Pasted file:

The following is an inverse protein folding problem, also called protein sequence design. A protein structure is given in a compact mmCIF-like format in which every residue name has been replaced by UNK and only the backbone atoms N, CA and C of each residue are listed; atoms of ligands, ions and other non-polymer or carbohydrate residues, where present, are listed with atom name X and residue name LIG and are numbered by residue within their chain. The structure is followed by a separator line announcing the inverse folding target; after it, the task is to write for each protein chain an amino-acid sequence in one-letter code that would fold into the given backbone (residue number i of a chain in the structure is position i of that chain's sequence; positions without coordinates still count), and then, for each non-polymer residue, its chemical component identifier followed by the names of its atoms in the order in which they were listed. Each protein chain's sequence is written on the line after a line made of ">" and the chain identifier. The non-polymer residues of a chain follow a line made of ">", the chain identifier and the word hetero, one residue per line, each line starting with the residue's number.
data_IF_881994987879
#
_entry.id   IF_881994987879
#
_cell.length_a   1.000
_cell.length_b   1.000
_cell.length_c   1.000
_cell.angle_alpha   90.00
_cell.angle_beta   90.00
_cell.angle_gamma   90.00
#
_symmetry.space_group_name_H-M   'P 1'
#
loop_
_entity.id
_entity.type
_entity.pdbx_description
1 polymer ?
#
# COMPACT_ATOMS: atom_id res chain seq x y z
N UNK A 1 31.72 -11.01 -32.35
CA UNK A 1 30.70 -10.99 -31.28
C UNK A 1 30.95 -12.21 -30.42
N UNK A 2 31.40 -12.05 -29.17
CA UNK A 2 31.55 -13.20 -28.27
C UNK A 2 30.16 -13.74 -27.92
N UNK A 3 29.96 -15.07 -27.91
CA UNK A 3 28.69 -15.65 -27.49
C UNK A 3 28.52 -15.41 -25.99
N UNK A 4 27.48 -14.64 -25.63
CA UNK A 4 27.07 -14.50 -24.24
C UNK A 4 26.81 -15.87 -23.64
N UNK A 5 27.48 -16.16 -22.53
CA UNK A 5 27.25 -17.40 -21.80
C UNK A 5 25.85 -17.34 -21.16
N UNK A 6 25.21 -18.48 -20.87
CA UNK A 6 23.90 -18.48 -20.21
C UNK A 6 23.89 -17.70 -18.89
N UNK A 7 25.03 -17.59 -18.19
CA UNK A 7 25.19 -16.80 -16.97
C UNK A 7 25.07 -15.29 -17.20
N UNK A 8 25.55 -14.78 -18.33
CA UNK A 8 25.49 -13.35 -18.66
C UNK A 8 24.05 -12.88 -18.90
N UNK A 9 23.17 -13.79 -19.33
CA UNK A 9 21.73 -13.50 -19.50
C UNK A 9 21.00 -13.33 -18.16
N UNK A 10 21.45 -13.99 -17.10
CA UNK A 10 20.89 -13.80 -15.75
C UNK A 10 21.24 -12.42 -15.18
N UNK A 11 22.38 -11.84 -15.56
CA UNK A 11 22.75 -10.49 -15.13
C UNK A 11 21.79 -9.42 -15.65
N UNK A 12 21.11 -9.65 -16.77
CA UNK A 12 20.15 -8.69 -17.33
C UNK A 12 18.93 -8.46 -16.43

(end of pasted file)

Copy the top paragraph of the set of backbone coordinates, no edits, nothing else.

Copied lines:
The following is an inverse protein folding problem, also called protein sequence design. A protein structure is given in a compact mmCIF-like format in which every residue name has been replaced by UNK and only the backbone atoms N, CA and C of each residue are listed; atoms of ligands, ions and other non-polymer or carbohydrate residues, where present, are listed with atom name X and residue name LIG and are numbered by residue within their chain. The structure is followed by a separator line announcing the inverse folding target; after it, the task is to write for each protein chain an amino-acid sequence in one-letter code that would fold into the given backbone (residue number i of a chain in the structure is position i of that chain's sequence; positions without coordinates still count), and then, for each non-polymer residue, its chemical component identifier followed by the names of its atoms in the order in which they were listed. Each protein chain's sequence is written on the line after a line made of ">" and the chain identifier. The non-polymer residues of a chain follow a line made of ">", the chain identifier and the word hetero, one residue per line, each line starting with the residue's number.